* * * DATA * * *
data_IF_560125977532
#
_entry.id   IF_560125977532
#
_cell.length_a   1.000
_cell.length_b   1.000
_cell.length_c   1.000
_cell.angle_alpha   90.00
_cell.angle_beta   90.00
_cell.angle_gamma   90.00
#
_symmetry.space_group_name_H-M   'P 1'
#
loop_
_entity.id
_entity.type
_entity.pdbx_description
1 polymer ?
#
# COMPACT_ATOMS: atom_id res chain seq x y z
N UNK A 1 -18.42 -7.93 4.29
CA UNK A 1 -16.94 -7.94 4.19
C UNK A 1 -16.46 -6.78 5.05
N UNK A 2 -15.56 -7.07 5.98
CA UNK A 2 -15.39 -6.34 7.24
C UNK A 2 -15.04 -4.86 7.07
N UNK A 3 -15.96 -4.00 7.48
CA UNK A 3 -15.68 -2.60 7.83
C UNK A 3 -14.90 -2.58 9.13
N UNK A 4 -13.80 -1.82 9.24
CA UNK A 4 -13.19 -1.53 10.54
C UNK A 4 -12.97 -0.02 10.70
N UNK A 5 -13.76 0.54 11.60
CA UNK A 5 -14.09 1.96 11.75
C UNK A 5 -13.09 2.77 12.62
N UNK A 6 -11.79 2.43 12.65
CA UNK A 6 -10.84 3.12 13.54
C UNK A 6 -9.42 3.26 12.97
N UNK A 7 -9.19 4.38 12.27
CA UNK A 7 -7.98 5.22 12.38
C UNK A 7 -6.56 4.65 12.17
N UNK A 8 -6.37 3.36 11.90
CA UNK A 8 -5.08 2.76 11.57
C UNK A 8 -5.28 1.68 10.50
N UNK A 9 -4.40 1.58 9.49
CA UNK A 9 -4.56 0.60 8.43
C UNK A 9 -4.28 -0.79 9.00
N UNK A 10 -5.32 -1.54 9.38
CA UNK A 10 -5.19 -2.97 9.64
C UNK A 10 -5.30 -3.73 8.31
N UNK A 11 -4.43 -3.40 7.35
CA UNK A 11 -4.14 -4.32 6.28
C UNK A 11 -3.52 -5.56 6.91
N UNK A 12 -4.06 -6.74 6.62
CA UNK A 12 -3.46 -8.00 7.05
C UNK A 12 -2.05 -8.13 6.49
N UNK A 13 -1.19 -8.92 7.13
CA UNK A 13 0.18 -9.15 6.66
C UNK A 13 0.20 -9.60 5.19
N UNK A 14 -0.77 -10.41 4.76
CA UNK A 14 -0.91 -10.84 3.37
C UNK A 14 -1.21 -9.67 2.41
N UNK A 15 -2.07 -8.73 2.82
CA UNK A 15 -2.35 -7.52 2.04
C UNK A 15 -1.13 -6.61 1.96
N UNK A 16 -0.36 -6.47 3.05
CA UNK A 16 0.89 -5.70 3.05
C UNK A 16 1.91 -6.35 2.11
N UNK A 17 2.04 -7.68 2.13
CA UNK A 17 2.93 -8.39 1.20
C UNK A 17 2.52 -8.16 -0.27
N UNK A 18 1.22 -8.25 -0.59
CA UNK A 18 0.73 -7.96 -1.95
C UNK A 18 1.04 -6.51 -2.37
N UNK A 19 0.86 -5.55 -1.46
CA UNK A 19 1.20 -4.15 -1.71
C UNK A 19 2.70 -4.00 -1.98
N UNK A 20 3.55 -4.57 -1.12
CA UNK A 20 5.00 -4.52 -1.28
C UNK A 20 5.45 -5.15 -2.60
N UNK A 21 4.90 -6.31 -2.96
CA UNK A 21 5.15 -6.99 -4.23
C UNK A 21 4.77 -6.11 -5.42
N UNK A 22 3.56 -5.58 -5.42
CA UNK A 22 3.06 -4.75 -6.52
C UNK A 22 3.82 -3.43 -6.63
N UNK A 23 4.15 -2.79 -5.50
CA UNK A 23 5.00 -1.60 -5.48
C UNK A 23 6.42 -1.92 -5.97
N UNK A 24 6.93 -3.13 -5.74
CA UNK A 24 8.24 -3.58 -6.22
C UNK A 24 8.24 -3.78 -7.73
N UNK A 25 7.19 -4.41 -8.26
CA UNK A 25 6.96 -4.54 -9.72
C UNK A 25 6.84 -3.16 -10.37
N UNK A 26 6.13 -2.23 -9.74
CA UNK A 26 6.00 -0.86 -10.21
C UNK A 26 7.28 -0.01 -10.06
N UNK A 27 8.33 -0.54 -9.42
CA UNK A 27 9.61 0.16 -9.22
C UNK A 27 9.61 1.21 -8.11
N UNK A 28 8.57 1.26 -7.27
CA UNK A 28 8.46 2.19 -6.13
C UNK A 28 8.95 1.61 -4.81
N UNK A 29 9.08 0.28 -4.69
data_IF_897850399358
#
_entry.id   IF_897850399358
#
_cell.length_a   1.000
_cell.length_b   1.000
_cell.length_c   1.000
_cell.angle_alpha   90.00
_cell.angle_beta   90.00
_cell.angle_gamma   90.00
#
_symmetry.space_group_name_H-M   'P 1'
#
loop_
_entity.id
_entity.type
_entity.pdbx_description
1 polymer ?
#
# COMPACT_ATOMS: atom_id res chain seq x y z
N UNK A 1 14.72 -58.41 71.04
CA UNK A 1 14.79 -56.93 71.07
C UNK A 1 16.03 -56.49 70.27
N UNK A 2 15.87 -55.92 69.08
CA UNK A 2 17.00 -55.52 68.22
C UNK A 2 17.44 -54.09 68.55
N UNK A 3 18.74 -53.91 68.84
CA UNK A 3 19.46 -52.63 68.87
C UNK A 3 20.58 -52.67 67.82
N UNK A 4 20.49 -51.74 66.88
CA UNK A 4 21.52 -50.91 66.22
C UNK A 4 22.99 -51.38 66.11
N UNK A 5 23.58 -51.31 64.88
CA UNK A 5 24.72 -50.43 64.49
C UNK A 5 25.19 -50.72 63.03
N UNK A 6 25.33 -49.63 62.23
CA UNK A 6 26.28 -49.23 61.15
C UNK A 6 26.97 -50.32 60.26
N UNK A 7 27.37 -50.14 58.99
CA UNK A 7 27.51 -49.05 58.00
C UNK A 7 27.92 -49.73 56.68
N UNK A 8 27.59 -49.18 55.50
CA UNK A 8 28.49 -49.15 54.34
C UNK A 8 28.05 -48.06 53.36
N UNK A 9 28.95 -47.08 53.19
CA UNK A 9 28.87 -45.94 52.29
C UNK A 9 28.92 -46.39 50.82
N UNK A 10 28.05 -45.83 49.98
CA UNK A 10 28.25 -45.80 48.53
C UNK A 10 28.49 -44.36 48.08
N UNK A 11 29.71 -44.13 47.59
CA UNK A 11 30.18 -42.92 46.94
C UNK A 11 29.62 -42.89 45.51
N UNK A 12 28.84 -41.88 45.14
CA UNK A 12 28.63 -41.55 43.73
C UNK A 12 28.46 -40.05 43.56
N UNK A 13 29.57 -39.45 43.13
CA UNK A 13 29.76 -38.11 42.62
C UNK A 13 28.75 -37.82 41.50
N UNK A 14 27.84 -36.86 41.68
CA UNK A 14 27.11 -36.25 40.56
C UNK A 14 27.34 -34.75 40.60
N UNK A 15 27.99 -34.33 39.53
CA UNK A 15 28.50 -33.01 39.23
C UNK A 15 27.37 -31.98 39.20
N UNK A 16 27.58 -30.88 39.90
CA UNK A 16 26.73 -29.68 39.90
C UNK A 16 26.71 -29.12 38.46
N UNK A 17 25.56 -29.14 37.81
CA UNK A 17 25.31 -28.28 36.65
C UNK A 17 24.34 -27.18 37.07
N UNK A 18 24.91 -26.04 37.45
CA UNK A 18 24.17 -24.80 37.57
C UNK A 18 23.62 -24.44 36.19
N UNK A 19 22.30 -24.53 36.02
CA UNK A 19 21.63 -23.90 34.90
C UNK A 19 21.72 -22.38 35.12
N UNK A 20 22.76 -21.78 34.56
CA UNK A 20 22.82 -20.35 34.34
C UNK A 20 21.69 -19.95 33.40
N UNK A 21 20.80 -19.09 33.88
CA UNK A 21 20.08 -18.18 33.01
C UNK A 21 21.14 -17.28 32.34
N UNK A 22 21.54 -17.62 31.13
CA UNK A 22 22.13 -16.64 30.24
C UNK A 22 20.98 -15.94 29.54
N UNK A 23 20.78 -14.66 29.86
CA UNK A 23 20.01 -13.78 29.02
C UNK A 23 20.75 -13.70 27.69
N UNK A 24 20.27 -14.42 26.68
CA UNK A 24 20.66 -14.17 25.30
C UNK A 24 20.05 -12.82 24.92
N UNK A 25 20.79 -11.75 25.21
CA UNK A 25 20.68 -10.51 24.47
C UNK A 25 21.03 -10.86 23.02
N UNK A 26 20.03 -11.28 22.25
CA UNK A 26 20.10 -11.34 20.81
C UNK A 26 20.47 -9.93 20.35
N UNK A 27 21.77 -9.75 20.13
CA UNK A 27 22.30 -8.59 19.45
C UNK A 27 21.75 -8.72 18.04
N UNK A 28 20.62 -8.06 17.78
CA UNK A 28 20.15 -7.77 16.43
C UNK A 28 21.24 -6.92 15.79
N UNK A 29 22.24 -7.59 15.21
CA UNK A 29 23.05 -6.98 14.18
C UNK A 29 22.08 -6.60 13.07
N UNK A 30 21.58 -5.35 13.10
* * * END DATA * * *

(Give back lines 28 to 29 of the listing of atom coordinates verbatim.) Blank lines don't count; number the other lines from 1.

CA UNK A 3 -15.68 -2.60 7.83
C UNK A 3 -14.90 -2.58 9.13